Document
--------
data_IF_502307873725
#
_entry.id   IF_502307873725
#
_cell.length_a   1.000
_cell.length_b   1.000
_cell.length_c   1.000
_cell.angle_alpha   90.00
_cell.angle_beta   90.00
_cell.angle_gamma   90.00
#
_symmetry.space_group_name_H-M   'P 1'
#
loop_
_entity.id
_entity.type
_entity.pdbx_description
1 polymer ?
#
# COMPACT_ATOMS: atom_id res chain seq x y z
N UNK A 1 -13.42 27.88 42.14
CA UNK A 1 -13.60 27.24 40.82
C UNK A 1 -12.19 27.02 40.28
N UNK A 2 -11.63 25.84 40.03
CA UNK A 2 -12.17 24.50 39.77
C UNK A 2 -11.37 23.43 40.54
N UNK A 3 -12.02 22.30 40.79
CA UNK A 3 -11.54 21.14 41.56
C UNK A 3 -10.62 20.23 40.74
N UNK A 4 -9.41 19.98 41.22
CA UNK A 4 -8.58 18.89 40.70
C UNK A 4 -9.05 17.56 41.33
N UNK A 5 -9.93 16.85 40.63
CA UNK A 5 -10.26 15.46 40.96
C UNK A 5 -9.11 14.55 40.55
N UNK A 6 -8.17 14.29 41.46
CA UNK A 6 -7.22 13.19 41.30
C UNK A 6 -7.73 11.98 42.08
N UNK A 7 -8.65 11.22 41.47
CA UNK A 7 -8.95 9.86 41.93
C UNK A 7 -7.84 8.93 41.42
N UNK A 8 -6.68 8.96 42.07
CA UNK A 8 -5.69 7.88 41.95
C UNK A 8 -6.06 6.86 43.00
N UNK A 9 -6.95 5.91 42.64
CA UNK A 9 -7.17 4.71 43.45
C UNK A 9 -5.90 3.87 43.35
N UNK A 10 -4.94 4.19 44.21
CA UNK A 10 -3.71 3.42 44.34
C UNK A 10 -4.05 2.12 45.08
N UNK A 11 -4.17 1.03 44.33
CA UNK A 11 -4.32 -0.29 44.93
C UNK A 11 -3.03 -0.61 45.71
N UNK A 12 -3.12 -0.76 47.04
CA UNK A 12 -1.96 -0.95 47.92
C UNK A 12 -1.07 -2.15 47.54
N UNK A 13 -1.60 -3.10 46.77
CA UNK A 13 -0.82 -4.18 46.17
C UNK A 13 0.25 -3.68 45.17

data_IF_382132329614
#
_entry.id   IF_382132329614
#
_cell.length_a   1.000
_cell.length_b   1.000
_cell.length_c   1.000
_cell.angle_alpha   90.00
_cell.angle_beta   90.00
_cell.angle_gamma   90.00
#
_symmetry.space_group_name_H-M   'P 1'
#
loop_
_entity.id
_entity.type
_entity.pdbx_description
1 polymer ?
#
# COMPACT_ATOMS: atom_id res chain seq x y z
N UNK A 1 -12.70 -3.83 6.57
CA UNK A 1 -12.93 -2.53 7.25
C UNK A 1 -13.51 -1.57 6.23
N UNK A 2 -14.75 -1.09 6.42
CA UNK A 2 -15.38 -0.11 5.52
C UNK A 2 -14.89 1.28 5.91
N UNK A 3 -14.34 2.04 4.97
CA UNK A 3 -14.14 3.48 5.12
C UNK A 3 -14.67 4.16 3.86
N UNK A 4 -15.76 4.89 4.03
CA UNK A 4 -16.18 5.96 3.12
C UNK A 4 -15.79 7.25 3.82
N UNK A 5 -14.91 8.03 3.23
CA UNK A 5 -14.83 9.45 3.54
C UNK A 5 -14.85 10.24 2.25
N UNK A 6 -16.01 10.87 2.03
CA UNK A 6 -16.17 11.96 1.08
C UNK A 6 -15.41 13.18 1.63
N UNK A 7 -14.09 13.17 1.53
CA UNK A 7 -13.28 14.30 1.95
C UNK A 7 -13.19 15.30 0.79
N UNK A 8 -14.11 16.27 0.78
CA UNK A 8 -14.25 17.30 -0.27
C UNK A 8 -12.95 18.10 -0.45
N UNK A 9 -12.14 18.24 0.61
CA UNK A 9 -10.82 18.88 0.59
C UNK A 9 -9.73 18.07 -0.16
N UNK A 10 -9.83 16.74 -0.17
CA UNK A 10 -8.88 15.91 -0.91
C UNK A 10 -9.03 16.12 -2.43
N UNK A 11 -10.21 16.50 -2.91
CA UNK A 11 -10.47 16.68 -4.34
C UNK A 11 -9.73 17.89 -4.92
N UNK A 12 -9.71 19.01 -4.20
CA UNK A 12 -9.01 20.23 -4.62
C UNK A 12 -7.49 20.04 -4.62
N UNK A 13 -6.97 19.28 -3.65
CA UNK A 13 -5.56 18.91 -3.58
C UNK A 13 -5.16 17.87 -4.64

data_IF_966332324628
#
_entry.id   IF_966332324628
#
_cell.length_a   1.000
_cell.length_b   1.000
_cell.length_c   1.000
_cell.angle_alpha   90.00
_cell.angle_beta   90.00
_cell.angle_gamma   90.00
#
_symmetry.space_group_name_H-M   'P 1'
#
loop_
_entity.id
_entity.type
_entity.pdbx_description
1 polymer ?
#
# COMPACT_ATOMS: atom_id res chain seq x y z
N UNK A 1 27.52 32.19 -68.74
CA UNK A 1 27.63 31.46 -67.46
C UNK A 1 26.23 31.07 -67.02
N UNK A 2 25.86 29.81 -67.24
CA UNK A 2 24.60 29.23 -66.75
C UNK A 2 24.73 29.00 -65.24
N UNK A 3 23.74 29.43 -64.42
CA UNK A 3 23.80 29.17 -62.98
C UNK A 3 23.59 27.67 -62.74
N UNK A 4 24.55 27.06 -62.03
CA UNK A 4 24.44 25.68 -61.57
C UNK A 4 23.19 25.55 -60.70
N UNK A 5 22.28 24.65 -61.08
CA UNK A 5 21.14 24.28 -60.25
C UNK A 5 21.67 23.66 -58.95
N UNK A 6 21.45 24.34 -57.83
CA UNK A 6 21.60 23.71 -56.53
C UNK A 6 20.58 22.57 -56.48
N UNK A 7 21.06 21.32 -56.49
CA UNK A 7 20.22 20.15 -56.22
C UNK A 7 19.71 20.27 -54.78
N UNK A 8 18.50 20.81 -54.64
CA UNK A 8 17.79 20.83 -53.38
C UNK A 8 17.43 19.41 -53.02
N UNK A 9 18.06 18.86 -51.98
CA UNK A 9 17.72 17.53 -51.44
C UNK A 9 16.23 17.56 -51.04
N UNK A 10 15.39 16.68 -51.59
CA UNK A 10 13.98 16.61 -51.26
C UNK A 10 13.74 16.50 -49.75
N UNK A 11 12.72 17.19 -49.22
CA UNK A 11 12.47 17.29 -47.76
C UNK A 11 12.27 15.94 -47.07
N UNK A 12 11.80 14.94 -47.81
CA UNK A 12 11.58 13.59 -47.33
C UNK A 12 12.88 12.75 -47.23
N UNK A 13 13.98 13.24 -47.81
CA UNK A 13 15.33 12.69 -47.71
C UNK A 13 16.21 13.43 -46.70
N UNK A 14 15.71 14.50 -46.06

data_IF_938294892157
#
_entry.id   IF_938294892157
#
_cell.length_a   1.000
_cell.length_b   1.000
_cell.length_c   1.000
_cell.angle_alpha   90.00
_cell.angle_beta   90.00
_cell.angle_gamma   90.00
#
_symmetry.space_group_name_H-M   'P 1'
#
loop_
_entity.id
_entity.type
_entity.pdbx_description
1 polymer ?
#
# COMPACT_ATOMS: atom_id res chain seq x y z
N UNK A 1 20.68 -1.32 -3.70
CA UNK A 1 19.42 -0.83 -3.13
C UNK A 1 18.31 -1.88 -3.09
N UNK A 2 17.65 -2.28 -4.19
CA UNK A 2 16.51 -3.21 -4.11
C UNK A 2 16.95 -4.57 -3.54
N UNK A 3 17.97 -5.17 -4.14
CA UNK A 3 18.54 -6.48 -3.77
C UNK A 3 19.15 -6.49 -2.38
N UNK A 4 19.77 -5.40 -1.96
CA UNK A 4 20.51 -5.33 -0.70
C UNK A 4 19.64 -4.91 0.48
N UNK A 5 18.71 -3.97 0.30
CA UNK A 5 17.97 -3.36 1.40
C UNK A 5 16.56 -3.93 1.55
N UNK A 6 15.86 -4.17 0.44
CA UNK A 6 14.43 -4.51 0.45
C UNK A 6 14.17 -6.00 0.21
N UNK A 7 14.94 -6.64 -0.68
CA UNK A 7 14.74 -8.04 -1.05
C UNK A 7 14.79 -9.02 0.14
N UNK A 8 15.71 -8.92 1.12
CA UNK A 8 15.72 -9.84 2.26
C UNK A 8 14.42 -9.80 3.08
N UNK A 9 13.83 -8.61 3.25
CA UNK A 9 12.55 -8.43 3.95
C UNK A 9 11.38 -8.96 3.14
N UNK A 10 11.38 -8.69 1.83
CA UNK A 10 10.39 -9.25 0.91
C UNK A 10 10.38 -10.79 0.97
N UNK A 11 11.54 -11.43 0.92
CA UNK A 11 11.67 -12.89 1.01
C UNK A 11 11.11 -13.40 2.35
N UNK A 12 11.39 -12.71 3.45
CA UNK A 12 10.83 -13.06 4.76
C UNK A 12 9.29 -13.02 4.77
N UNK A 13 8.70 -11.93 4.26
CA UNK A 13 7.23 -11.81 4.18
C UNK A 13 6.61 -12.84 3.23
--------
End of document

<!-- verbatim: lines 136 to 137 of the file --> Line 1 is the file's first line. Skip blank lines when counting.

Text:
1 polymer ?
#